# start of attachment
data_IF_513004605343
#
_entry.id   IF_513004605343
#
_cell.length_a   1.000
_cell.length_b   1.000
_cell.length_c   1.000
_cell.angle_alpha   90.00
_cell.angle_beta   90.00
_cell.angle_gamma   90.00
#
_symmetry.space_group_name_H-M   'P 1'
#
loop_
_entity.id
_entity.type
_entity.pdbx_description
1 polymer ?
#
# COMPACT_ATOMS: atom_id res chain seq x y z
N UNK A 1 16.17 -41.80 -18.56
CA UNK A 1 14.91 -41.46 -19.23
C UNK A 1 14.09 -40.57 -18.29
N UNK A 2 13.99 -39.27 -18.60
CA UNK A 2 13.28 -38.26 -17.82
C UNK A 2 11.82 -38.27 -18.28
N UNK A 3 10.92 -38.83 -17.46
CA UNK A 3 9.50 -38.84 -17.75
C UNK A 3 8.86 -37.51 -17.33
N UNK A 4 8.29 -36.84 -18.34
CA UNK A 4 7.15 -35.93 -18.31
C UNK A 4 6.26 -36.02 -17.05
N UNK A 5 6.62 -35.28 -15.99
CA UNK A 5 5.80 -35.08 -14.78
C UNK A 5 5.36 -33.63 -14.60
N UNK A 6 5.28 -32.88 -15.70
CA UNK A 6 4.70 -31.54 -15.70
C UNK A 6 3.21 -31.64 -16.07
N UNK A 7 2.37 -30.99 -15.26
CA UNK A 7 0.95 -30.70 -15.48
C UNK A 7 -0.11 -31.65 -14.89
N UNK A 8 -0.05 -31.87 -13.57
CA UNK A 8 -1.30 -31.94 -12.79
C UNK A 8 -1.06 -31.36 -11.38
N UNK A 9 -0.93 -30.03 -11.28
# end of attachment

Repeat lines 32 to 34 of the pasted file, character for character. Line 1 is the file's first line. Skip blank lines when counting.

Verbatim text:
C UNK A 4 6.26 -36.02 -17.05
N UNK A 5 6.62 -35.28 -15.99
CA UNK A 5 5.80 -35.08 -14.78